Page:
For example, I used Flash as my level editor. I organized a scene, and then wrote an ActionScript algorithm that would loop over the objects and print log statements formatted as Lua tables. Then, I would copy-paste it into the source code of my Corona project, so the game knew where to place objects. I did this for placing props like snowmen, rocks, and nodes to define the paths (the purple and blue dots).
For a simple 2D game, a custom-built level editor is basically unnecessary. I highly recommend that developers consider using Flash in combination with Corona. Both technologies are worth leveraging to develop mobile games.
Have I mentioned Spriteloq? It is a wonderful tool to package frames of a Flash SWF file into a sprite sheet for Corona.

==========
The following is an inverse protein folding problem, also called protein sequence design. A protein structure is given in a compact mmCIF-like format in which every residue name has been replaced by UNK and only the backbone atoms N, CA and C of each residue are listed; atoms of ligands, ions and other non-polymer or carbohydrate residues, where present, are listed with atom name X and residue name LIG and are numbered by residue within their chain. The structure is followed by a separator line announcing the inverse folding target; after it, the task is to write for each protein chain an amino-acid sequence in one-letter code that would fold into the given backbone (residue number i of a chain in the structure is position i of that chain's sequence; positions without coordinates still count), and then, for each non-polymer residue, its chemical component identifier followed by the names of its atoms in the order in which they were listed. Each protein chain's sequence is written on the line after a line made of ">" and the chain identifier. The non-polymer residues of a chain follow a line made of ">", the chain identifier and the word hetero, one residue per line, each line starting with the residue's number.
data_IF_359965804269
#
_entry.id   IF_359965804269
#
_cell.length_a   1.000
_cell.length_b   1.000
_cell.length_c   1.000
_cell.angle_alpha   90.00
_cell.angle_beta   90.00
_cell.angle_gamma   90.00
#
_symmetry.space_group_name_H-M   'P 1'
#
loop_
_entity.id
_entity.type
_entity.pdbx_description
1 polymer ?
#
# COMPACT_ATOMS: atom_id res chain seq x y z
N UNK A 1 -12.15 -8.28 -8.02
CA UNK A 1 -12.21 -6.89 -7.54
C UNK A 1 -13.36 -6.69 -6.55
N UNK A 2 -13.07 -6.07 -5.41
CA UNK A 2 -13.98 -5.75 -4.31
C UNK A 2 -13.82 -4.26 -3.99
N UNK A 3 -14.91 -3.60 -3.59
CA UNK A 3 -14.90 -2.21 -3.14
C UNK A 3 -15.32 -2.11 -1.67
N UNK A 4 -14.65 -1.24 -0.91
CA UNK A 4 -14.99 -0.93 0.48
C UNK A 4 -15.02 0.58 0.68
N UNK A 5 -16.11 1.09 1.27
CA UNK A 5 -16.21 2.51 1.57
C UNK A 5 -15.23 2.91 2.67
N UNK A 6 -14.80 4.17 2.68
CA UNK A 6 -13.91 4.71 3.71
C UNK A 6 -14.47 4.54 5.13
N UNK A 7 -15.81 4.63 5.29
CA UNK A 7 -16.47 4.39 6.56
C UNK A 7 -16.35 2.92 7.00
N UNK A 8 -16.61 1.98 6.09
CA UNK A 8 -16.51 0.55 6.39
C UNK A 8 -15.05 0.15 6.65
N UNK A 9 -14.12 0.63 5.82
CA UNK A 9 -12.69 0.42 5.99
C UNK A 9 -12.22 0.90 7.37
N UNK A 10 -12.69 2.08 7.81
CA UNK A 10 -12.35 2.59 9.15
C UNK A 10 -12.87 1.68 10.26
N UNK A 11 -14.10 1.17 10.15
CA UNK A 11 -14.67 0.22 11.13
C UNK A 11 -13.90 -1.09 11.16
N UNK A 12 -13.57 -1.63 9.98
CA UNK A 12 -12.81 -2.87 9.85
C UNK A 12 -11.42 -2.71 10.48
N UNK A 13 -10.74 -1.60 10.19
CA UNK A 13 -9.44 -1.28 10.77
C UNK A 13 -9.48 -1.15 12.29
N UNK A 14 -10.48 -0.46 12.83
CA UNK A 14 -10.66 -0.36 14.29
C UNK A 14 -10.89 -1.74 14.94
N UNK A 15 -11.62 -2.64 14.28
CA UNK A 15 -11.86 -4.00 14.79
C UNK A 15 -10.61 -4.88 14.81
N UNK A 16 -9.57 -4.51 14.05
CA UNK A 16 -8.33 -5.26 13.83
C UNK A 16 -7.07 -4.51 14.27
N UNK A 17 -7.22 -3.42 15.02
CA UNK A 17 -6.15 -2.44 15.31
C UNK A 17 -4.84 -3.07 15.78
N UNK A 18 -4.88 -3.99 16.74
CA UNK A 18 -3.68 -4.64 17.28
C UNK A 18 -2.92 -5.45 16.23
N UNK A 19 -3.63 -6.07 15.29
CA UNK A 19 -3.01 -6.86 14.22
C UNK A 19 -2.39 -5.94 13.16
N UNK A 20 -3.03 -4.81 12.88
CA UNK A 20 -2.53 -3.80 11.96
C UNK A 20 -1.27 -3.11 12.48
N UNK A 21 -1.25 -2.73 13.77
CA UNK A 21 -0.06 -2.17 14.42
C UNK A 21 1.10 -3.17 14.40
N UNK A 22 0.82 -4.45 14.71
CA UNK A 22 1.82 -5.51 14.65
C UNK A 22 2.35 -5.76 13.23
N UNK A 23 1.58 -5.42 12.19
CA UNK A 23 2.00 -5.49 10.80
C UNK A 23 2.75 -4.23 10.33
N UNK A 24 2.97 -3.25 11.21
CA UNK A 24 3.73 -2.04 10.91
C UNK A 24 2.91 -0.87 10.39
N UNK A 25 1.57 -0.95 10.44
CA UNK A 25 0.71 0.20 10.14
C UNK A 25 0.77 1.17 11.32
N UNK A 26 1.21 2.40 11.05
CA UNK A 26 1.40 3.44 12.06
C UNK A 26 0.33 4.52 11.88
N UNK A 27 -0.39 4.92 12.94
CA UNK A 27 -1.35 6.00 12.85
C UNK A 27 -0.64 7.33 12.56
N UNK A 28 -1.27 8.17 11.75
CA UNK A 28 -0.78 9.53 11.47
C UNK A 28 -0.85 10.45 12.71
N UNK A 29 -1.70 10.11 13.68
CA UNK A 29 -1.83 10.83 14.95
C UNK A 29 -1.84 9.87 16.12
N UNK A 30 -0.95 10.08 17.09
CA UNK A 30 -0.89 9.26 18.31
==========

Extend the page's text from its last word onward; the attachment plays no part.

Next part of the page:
Of course, I used Spriteloq for all my art assets, but specifically I took advantage of it by building a sprite sheet of text characters that have bubbly ink outlines. Each frame of the MovieClip had a different character. Corona does support custom fonts, but I decided to go with a custom approach, so I could later add shadows and highlights. Using Spriteloq was a breeze.
I was really impressed with Corona’s great documentation, and found the technology difficult to misuse. It feels very lightweight, but only because all the technical work is done under the hood. I was able to concentrate on my game, and get it done as quickly as possible. I did experience one technical issue, but it was resolved with very prompt support by a staff member on the forums.
If you are a Flash developer, I definitely recommend that you give Corona a try!
Posted by Hetal. Thanks for reading...